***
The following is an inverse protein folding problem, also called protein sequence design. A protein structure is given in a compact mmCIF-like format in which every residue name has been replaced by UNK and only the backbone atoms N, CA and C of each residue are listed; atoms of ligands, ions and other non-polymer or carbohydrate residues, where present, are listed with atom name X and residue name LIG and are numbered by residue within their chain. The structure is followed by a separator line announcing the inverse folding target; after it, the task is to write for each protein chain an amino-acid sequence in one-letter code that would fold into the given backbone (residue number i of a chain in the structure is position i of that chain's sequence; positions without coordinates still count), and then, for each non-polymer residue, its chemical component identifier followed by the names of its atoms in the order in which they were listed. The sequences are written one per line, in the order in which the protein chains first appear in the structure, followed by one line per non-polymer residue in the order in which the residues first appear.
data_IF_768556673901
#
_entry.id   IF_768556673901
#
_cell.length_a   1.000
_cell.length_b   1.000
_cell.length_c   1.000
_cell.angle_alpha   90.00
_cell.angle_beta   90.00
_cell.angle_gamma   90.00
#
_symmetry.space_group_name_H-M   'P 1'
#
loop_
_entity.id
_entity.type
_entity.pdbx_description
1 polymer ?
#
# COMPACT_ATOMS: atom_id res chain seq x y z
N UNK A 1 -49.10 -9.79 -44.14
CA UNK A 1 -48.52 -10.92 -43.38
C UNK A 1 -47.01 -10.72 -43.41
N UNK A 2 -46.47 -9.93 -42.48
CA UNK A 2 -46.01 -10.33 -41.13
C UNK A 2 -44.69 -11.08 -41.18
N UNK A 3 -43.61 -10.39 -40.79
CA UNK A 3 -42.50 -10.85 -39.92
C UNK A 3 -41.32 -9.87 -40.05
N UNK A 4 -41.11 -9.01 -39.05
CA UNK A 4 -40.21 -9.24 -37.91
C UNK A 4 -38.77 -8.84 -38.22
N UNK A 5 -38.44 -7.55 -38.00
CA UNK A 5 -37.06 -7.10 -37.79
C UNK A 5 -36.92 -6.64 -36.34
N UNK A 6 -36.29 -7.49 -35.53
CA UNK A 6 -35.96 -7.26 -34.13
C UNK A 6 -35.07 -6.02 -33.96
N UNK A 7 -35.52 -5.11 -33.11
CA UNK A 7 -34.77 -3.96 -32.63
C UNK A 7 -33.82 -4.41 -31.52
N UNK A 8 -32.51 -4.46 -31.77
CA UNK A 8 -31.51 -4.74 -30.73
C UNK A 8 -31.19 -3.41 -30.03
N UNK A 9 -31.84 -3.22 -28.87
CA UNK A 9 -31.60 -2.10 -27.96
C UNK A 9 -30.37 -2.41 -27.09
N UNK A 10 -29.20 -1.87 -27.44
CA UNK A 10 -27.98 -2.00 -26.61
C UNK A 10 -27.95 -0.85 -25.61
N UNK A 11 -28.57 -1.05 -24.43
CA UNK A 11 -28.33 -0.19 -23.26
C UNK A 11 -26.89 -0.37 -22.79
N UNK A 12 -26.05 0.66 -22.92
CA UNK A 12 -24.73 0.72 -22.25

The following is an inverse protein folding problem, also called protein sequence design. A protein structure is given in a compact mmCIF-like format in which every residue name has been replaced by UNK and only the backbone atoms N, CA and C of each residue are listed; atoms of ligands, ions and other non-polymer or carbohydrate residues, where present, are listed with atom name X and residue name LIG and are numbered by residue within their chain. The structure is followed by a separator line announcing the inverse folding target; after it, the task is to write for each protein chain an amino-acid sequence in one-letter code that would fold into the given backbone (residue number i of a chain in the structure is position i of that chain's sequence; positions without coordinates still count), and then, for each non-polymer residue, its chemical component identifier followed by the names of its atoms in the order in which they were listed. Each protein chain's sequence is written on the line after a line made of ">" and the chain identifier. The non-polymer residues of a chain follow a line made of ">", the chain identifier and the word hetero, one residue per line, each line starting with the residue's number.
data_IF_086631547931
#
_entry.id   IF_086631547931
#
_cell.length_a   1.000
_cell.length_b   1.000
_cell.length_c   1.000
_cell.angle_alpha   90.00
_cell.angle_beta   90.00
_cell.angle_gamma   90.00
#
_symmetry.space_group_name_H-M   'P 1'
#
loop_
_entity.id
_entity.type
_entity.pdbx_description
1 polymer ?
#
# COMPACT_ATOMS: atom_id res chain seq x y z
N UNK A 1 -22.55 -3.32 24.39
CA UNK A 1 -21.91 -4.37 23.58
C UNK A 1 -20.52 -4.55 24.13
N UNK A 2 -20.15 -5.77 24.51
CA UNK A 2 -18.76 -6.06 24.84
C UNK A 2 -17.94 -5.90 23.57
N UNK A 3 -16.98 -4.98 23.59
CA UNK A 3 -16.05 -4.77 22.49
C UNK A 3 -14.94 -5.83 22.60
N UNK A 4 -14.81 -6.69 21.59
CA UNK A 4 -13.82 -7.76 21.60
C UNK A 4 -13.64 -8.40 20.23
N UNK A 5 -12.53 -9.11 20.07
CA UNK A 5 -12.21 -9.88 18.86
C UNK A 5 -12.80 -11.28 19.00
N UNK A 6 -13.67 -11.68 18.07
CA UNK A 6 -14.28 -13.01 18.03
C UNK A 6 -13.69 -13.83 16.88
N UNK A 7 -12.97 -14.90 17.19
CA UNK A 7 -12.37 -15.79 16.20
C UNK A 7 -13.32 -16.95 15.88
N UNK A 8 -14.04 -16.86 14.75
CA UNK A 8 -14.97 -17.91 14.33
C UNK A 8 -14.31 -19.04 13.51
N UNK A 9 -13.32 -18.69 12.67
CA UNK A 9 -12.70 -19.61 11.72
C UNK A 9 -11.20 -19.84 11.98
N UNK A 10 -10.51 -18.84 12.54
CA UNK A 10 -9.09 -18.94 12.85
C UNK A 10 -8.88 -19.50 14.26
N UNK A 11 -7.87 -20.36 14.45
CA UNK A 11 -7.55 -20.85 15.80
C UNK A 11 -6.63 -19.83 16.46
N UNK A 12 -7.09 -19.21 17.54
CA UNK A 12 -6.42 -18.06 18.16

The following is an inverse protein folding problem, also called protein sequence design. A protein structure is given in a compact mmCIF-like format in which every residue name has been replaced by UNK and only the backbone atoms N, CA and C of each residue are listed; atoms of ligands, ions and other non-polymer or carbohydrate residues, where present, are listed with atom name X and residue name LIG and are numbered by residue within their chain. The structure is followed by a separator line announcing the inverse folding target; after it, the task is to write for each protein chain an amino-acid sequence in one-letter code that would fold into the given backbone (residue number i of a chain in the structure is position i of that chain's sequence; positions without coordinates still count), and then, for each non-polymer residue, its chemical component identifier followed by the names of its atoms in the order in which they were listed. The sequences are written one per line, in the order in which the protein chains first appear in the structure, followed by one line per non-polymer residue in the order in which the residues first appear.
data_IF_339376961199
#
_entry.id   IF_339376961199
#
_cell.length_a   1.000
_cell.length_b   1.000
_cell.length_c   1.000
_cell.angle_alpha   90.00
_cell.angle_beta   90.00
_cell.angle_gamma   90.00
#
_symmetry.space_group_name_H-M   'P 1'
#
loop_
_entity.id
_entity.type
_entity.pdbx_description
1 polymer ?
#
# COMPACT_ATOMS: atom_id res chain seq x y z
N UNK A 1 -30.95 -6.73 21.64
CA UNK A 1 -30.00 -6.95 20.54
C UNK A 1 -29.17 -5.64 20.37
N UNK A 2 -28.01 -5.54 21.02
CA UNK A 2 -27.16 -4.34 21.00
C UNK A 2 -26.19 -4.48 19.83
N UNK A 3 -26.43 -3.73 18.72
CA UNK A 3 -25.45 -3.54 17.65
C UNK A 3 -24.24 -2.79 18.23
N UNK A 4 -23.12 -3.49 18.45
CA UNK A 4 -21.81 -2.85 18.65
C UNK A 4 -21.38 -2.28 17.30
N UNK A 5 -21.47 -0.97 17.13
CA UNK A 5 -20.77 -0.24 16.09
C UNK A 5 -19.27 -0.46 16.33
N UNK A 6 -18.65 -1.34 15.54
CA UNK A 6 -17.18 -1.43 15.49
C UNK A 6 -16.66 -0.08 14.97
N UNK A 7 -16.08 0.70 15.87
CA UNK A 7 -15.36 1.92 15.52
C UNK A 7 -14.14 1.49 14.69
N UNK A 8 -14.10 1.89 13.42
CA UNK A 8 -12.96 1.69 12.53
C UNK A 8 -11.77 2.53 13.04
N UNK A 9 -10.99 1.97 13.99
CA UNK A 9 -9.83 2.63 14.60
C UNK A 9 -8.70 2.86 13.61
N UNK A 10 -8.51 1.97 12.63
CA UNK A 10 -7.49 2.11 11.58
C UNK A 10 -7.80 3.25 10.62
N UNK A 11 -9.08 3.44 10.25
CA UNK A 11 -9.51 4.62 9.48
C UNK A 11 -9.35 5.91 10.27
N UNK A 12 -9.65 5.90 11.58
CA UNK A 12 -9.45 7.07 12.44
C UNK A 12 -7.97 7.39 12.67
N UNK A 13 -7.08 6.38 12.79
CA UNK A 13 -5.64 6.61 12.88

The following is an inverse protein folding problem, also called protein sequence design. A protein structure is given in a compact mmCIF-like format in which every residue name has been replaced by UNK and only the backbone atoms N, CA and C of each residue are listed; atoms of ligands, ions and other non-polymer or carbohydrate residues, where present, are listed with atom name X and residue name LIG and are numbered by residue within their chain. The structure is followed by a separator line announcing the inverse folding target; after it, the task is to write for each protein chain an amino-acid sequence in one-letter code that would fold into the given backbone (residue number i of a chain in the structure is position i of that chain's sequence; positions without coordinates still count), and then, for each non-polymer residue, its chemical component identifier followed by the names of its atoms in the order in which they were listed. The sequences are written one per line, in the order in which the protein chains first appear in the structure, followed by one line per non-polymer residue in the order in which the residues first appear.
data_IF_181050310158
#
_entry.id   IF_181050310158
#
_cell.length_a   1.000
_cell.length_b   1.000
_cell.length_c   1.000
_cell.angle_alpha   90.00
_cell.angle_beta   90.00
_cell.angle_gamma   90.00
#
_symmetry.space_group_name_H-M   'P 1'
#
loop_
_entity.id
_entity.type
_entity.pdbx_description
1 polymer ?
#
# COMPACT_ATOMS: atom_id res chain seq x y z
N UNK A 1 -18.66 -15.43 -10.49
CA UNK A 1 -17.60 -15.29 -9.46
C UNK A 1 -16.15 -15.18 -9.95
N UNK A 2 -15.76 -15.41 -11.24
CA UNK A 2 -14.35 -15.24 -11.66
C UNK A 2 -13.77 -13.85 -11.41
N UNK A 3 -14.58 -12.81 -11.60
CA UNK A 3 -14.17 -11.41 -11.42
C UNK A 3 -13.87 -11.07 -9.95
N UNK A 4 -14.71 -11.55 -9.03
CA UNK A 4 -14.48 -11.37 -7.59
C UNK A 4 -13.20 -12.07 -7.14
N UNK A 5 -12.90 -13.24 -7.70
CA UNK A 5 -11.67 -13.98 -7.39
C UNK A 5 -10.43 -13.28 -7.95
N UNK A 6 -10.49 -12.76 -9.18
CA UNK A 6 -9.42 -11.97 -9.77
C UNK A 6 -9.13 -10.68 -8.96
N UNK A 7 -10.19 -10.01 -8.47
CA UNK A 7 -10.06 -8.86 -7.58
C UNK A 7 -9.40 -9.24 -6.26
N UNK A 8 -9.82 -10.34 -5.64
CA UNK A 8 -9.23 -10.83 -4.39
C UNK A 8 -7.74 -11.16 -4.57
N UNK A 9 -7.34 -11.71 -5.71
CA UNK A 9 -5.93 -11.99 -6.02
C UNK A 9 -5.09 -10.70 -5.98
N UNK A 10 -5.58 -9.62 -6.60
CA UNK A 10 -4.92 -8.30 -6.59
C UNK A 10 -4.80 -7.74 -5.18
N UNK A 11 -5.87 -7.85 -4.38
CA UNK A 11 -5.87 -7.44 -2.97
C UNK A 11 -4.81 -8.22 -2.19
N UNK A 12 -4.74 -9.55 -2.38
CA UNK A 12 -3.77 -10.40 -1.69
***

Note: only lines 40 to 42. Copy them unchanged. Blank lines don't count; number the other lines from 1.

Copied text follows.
N UNK A 7 -35.52 -5.11 -33.11
CA UNK A 7 -34.77 -3.96 -32.63
C UNK A 7 -33.82 -4.41 -31.52